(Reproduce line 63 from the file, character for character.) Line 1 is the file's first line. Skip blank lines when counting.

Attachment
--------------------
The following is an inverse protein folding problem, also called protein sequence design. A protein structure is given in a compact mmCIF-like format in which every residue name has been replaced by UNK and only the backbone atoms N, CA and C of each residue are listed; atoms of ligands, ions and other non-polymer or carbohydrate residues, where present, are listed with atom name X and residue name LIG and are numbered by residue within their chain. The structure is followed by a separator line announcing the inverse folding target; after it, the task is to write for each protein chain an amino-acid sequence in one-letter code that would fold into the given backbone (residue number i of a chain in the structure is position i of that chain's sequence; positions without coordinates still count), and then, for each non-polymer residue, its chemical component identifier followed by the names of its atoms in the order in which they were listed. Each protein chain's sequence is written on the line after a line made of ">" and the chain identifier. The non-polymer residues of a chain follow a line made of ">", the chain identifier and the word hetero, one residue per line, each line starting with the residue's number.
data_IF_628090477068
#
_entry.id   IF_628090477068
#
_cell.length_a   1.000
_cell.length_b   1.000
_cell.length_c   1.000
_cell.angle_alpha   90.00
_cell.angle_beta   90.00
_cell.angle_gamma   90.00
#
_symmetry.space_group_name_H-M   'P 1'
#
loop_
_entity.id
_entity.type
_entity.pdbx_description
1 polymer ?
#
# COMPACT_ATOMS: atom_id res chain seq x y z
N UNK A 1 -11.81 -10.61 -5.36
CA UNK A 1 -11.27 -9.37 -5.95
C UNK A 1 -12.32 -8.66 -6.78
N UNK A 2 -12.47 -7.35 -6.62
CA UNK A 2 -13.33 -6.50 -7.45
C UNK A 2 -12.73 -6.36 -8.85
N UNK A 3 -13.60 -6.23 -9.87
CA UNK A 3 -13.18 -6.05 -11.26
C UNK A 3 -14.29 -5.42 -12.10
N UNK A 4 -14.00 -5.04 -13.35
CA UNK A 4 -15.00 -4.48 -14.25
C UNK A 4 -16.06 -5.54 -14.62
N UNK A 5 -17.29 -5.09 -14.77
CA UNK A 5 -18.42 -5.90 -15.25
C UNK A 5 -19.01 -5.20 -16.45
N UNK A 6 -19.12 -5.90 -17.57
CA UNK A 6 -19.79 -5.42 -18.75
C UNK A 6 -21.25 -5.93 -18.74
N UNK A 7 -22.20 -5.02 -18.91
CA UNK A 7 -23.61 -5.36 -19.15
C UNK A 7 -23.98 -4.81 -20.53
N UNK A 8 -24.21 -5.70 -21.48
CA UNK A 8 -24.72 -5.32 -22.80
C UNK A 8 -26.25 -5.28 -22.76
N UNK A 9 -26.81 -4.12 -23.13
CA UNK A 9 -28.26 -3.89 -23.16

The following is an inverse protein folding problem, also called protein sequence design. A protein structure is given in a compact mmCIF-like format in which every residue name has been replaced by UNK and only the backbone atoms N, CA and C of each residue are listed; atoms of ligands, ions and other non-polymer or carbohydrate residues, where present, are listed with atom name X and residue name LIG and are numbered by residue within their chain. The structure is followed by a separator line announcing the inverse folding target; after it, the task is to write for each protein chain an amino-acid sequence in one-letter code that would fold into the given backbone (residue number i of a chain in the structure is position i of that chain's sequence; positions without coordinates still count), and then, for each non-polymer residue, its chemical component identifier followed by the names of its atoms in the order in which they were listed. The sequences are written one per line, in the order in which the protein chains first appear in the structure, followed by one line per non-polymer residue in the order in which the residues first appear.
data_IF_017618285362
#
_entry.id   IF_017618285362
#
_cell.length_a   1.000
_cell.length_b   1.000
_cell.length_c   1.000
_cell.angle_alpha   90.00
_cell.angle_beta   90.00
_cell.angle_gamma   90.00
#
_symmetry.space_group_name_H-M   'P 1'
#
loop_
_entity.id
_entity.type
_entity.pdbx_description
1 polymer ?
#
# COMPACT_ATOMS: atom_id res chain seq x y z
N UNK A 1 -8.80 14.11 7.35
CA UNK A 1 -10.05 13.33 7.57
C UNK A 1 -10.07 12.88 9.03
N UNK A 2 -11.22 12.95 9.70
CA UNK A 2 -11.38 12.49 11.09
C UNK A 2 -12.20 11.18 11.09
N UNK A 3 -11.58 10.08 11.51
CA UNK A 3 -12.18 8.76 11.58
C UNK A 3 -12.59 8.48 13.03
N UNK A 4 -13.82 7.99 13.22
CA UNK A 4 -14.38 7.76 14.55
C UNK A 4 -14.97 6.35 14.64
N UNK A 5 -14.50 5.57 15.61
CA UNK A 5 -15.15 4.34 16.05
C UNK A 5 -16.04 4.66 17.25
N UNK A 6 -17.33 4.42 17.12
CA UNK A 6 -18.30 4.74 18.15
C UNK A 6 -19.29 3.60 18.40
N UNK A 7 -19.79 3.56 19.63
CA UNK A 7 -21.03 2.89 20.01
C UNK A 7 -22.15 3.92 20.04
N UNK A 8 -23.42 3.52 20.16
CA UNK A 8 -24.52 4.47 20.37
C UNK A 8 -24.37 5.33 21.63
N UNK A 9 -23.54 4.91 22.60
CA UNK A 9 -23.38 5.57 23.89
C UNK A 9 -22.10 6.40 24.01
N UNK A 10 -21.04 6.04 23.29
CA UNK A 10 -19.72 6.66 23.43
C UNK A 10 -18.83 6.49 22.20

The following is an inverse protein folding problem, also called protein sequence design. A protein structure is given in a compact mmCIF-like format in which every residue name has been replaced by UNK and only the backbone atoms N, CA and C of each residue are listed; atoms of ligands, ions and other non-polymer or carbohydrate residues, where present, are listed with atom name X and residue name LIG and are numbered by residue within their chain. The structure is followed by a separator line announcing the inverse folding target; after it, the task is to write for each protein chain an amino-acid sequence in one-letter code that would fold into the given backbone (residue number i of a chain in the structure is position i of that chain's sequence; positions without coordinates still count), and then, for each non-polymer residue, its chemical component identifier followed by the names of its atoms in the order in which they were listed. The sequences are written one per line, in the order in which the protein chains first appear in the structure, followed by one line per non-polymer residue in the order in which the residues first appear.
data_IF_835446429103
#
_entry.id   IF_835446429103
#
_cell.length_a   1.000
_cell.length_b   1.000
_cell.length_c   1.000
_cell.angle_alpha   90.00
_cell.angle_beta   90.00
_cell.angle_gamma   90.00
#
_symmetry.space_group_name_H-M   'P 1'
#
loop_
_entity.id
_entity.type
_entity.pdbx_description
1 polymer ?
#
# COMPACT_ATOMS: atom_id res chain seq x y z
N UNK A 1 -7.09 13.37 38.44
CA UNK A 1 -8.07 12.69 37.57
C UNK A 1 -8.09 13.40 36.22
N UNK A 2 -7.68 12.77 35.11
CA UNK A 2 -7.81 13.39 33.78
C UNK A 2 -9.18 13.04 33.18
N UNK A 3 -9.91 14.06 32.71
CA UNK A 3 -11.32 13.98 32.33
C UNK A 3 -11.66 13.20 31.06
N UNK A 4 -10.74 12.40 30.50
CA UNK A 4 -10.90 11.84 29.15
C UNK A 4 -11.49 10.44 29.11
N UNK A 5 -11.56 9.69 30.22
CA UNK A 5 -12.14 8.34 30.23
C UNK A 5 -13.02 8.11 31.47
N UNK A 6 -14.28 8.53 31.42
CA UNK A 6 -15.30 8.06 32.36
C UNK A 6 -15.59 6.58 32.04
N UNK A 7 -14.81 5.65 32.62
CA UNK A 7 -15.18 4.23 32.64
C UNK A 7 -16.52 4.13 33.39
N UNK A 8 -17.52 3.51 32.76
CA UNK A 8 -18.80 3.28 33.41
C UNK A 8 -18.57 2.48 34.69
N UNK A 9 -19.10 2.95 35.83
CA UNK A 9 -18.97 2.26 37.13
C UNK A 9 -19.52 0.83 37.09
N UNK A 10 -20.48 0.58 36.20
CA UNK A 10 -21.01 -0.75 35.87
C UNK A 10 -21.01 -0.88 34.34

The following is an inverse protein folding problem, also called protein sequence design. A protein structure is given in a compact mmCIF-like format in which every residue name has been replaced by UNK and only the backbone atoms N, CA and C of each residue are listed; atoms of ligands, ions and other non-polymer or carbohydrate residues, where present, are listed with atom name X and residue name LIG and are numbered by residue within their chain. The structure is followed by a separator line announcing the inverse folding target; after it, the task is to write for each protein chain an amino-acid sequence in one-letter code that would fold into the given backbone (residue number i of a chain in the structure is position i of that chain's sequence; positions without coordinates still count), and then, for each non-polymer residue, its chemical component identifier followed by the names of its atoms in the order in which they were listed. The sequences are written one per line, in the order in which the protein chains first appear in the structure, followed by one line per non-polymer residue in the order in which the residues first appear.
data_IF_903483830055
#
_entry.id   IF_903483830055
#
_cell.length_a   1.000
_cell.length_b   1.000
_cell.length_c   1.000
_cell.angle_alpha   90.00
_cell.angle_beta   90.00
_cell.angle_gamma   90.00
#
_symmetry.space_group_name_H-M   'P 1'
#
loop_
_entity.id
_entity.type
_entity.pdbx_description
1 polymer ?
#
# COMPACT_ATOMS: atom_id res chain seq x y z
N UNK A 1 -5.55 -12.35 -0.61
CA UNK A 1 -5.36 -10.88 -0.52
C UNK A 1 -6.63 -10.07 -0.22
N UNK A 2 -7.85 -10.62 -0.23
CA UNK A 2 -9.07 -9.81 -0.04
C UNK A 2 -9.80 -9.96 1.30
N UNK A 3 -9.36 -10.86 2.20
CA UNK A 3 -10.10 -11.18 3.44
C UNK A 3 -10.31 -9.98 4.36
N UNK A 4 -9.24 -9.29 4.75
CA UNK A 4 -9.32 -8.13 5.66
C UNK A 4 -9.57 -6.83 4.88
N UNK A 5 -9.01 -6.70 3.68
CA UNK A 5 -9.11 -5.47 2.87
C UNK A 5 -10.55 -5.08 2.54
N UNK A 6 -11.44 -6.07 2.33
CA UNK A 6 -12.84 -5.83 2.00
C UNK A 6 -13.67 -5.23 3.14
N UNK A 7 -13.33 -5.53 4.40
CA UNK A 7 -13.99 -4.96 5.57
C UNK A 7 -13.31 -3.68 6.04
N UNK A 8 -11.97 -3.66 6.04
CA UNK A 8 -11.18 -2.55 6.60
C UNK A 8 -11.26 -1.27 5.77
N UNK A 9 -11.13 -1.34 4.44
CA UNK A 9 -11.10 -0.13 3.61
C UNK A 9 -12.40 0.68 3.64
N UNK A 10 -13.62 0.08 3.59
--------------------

_entity.id